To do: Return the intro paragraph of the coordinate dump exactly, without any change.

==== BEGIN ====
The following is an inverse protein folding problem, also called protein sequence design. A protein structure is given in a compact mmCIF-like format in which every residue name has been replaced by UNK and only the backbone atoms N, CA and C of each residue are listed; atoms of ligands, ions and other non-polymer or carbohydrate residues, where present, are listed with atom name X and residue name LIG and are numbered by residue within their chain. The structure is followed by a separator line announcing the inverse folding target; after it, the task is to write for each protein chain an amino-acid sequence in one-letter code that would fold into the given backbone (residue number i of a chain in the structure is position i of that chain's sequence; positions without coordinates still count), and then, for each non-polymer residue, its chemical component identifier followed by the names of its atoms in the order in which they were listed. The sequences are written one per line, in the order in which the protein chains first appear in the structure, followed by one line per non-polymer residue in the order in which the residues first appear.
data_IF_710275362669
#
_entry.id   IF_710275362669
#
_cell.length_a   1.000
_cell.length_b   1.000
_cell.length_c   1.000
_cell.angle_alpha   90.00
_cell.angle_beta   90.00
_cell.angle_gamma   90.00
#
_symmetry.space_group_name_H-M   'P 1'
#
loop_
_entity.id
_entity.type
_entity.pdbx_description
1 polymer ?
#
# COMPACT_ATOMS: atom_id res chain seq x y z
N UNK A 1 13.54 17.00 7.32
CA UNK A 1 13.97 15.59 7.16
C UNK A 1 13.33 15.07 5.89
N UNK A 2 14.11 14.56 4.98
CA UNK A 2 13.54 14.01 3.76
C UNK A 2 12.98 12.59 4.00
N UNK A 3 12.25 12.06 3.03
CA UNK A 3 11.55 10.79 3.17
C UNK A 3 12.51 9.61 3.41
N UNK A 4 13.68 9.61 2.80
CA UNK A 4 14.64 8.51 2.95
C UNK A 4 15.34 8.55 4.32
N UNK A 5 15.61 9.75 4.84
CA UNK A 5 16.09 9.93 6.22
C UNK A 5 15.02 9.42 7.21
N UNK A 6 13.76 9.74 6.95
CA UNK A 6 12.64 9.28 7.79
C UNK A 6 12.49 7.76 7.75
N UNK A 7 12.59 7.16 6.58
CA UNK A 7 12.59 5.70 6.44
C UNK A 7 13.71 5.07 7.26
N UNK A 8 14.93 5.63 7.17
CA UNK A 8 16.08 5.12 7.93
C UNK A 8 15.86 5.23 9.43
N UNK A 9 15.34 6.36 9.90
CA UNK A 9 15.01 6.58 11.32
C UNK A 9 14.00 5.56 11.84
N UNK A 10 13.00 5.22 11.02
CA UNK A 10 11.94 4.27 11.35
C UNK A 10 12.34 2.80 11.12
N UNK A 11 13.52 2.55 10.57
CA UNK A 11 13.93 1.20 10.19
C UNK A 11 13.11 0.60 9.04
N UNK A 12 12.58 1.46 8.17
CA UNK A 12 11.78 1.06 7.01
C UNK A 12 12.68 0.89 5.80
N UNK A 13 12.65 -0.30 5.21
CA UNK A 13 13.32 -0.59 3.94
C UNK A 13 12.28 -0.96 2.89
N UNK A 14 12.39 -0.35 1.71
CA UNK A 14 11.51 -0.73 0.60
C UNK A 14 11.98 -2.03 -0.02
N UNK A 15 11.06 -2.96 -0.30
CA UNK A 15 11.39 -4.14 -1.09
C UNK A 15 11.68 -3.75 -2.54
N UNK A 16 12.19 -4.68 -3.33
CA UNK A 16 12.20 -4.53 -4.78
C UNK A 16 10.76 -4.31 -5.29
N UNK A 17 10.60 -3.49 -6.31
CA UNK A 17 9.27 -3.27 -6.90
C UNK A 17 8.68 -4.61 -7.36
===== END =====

The following is an inverse protein folding problem, also called protein sequence design. A protein structure is given in a compact mmCIF-like format in which every residue name has been replaced by UNK and only the backbone atoms N, CA and C of each residue are listed; atoms of ligands, ions and other non-polymer or carbohydrate residues, where present, are listed with atom name X and residue name LIG and are numbered by residue within their chain. The structure is followed by a separator line announcing the inverse folding target; after it, the task is to write for each protein chain an amino-acid sequence in one-letter code that would fold into the given backbone (residue number i of a chain in the structure is position i of that chain's sequence; positions without coordinates still count), and then, for each non-polymer residue, its chemical component identifier followed by the names of its atoms in the order in which they were listed. The sequences are written one per line, in the order in which the protein chains first appear in the structure, followed by one line per non-polymer residue in the order in which the residues first appear.